Playa de Cap Negret, to the north of the town, is a shingled beach ending in a small cove called the 'Cala del Soio', distinctive for its black pebbles. L'Olla is another popular pebble beach opposite a small island of the same name.

The northern end of Altea Bay is at 'Mascarat point' where you'll find the shingled coves of La Barreta, La Solsida and La Galera. The southernmost point is the port's breakwater that marks the boundary with of Alfās del Pi at Bombarda point.

Altea has two high quality water sports centres, EL Club Nautico de Altea and El Puerto Deportivo Luis Campomanes (also known as Greenwich Marina). Activities on offer here include diving, sailing, windsurfing, fishing, water skiing and local boat cruises.

The Luis Campomanes harbour is home to some of the most magnificent cruisers and yachts you've ever laid eyes on. There are plans to expand this already impressive harbour into what the locals hope will be one of the best sports marinas in the Mediterranean.

Altea is the start and finish point for one of the Mediterranean's most important sailing events, The Two Hundred Milles A2 which takes place in the winter and involves a round trip to the island of Ibiza and back. The local waters also provide a treasure trove of marine life and rock formations to delight divers of all abilities. The sea is clean and visibility often exceeds 20 metres. Dive from a boat near the Luis Campomanes marina and you'll discover an intricate maze of shallow water grottoes, winding tunnels, narrow crevices and caves.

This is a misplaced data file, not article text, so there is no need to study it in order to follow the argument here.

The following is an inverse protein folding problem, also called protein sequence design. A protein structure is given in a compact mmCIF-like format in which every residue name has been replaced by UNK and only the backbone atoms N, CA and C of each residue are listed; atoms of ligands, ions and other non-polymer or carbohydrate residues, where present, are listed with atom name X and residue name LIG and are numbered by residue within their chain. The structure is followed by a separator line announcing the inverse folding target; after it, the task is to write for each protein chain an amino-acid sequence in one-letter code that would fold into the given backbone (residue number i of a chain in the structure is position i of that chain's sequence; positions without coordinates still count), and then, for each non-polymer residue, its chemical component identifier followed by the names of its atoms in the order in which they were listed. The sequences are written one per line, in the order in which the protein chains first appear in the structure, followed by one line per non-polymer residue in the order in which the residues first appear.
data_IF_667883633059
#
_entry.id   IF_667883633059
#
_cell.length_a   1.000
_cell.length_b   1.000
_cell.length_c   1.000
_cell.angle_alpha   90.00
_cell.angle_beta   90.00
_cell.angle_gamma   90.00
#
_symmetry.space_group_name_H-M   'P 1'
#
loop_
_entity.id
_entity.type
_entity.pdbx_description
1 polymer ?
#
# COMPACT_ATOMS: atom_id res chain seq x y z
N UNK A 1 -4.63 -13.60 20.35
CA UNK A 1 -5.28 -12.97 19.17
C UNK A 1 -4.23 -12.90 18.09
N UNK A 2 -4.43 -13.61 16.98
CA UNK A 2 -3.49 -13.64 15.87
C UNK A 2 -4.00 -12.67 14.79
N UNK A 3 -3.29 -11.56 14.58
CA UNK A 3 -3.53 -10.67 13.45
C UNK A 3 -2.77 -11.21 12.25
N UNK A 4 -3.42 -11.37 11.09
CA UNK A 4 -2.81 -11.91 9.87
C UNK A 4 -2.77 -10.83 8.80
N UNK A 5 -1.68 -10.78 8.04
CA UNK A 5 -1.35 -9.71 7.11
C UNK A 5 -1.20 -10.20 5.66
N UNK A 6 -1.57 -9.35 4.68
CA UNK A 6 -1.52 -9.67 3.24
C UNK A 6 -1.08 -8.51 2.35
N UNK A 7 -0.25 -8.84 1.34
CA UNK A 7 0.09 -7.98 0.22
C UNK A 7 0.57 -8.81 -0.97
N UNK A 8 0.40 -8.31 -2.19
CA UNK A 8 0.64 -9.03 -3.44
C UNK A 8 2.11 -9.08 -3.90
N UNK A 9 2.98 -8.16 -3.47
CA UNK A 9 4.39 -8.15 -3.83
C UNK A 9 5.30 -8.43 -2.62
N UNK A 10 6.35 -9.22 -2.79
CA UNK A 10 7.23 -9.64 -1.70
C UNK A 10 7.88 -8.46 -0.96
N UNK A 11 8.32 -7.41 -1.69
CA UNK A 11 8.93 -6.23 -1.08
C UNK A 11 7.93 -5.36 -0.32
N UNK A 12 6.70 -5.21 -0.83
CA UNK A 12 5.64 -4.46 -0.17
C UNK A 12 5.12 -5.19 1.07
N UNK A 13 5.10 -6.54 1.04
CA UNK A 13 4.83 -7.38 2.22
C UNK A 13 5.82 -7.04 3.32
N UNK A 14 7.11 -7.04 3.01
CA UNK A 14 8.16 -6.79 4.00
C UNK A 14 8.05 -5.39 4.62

A dive of between nine to 17 metres will reveal an underwater world bursting with life - walls of sea anemones, gorgonians, octopus and an infinite variety of fish. This dive site is perfect for beginners and qualified divers alike because of its accessibility and depth.